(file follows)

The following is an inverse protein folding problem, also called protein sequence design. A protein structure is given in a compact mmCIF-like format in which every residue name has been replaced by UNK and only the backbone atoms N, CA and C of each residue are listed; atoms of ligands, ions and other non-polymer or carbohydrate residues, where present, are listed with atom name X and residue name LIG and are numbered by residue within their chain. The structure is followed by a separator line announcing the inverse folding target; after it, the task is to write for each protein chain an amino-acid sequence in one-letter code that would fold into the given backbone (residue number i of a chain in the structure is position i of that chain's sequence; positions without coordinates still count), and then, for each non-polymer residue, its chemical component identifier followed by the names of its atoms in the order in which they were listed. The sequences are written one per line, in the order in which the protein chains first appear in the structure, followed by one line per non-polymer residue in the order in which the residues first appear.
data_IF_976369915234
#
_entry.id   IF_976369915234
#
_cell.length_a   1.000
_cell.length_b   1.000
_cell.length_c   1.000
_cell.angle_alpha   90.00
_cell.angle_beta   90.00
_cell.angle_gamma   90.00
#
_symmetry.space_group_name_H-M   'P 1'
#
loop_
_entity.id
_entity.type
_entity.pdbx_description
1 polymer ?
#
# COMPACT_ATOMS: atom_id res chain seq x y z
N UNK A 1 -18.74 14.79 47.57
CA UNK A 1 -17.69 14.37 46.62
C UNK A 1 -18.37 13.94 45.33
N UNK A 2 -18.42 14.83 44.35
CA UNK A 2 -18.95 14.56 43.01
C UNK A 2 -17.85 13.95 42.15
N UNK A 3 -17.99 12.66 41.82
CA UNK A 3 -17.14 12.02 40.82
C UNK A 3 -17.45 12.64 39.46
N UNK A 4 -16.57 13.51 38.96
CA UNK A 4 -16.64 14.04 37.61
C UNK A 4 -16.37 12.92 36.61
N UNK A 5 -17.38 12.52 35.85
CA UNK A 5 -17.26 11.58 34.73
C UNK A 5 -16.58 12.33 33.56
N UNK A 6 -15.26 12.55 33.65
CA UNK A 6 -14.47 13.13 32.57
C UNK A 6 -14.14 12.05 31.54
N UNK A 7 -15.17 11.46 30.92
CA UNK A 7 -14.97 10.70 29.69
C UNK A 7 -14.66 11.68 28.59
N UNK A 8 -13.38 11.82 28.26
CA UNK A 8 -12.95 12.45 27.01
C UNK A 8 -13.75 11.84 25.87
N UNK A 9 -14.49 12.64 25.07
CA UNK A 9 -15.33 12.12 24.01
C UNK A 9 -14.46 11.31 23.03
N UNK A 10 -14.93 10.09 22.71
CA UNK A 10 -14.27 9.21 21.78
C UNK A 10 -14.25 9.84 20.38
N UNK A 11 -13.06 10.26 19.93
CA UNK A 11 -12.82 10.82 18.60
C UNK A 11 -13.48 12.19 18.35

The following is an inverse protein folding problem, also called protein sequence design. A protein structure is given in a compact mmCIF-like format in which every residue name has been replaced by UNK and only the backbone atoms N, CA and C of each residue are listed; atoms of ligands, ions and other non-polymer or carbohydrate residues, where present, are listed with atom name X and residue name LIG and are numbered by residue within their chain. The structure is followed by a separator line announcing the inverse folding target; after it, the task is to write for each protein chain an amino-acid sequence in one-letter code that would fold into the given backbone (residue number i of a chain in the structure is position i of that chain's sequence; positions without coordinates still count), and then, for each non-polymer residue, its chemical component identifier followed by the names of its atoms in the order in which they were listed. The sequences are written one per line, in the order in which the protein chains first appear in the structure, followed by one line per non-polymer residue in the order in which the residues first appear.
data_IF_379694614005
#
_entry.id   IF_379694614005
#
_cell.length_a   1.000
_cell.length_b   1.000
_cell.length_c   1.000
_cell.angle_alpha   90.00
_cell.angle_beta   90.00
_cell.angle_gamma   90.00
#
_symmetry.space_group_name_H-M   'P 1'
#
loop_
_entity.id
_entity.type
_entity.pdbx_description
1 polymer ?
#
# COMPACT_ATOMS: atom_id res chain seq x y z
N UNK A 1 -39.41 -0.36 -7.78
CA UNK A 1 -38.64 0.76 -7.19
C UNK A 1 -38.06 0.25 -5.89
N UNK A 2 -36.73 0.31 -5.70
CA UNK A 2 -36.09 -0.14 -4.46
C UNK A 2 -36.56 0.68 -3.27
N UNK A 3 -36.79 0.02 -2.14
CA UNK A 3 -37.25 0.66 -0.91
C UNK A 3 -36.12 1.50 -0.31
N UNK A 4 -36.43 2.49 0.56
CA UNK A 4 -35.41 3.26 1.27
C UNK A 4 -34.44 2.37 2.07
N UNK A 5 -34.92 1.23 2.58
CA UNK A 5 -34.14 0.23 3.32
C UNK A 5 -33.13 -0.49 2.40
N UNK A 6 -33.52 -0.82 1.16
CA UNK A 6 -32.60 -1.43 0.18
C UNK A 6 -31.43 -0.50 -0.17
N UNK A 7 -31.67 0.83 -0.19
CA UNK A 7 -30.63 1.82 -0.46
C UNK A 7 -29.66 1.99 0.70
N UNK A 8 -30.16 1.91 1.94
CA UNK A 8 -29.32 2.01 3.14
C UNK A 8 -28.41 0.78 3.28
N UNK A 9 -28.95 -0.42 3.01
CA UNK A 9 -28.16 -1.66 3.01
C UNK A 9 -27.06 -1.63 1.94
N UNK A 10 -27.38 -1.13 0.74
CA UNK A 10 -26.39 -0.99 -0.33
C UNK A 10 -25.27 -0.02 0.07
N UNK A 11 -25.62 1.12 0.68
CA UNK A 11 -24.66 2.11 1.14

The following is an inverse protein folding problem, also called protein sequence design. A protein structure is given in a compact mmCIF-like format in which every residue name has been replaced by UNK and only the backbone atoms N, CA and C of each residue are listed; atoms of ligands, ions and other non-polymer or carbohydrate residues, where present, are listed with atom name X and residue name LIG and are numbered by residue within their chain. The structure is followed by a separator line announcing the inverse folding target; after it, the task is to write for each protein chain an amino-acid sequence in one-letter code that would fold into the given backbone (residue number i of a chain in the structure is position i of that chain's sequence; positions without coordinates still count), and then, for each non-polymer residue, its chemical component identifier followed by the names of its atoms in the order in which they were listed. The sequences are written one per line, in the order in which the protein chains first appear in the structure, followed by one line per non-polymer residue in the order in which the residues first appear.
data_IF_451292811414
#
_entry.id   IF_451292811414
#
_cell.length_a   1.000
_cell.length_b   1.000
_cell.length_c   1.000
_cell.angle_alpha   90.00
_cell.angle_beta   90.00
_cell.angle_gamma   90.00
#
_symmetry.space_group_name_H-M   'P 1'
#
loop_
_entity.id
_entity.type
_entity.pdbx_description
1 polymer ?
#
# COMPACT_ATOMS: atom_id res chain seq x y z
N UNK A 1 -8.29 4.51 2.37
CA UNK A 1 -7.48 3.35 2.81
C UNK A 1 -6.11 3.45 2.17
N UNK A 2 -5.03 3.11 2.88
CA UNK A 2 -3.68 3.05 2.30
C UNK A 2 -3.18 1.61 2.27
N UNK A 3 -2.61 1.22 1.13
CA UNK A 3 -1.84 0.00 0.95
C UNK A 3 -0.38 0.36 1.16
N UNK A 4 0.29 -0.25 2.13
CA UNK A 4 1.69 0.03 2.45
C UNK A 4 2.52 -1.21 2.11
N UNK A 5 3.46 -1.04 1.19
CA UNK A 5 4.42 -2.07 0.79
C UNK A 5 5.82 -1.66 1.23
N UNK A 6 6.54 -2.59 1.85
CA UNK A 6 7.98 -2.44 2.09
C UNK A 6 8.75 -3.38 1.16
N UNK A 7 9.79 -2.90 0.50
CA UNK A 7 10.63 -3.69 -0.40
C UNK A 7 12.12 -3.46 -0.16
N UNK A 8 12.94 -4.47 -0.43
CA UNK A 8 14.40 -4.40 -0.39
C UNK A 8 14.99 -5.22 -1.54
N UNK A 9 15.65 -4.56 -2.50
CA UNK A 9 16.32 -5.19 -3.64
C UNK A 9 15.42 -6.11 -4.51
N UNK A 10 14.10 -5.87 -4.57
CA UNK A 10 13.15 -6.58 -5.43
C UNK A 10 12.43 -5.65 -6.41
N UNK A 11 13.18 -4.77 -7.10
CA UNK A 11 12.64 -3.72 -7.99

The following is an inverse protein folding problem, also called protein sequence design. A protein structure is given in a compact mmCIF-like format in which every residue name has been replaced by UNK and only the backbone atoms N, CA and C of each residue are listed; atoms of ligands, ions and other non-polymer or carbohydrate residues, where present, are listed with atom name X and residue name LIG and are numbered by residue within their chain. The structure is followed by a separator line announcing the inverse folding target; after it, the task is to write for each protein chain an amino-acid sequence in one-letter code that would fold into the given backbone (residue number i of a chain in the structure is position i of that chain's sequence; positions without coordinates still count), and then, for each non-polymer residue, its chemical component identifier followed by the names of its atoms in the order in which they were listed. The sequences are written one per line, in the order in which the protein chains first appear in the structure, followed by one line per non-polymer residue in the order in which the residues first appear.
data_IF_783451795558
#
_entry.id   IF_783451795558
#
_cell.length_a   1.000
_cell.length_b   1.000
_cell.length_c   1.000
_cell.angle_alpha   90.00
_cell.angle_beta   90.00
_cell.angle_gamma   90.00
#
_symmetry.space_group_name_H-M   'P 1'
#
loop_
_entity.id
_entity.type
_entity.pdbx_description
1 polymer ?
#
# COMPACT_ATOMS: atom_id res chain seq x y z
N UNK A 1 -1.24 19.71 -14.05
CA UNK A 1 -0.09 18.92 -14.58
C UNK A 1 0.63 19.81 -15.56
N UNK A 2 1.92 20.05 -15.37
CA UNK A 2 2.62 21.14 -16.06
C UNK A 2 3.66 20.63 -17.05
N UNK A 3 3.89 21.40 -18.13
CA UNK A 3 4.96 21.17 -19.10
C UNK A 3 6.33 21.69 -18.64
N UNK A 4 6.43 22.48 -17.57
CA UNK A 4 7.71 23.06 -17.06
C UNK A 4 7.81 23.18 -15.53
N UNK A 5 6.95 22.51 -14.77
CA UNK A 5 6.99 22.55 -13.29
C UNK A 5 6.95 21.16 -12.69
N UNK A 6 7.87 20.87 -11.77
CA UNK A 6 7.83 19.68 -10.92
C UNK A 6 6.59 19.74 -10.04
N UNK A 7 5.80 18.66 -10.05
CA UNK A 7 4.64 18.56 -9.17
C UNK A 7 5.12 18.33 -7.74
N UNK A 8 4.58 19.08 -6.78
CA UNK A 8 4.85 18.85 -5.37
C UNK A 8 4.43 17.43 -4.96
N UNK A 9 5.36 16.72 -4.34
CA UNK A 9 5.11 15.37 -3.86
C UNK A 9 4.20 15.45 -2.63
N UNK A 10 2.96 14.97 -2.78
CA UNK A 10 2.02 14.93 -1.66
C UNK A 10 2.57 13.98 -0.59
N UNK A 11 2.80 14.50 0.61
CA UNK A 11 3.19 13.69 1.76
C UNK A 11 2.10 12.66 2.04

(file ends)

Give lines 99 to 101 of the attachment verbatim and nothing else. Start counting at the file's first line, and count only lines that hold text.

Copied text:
C UNK A 8 -28.41 0.78 3.28
N UNK A 9 -28.95 -0.42 3.01
CA UNK A 9 -28.16 -1.66 3.01